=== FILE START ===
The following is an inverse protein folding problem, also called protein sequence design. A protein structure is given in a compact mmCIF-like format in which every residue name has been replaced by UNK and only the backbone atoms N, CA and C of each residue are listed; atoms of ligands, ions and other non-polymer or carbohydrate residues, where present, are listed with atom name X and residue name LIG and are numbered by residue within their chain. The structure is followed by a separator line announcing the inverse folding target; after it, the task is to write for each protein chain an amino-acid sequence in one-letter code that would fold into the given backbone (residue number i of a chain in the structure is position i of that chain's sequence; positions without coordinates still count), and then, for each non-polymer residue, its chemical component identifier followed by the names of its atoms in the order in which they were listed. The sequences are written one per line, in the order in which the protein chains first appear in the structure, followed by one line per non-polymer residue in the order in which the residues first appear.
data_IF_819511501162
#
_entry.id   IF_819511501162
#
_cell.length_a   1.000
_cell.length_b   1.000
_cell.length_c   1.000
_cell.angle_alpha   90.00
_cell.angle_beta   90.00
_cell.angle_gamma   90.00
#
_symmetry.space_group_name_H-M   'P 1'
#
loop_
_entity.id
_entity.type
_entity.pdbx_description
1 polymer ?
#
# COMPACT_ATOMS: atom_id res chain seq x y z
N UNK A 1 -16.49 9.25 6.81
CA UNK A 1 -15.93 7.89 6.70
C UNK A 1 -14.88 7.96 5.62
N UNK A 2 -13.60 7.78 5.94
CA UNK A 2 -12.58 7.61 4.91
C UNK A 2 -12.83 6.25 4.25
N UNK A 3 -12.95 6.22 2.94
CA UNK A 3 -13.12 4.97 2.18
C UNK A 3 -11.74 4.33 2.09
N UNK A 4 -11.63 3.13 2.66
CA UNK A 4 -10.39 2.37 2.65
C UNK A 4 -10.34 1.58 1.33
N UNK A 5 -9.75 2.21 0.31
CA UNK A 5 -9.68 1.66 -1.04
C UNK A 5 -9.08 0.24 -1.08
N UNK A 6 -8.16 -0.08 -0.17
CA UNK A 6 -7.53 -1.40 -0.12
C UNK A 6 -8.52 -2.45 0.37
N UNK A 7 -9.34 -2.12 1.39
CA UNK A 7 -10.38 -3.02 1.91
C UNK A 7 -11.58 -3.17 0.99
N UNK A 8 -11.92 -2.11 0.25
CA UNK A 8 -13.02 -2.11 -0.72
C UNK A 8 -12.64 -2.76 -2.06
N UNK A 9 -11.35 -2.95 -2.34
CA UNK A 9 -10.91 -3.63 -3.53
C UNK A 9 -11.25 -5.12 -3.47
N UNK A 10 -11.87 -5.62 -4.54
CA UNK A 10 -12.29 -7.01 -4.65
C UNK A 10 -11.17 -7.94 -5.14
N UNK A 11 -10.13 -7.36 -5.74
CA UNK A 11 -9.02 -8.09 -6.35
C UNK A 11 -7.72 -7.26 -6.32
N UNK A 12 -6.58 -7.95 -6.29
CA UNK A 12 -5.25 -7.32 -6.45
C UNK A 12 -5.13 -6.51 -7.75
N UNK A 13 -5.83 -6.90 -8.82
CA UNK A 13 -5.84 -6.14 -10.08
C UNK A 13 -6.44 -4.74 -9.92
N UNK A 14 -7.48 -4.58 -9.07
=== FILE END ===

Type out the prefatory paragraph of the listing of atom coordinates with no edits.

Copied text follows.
The following is an inverse protein folding problem, also called protein sequence design. A protein structure is given in a compact mmCIF-like format in which every residue name has been replaced by UNK and only the backbone atoms N, CA and C of each residue are listed; atoms of ligands, ions and other non-polymer or carbohydrate residues, where present, are listed with atom name X and residue name LIG and are numbered by residue within their chain. The structure is followed by a separator line announcing the inverse folding target; after it, the task is to write for each protein chain an amino-acid sequence in one-letter code that would fold into the given backbone (residue number i of a chain in the structure is position i of that chain's sequence; positions without coordinates still count), and then, for each non-polymer residue, its chemical component identifier followed by the names of its atoms in the order in which they were listed. The sequences are written one per line, in the order in which the protein chains first appear in the structure, followed by one line per non-polymer residue in the order in which the residues first appear.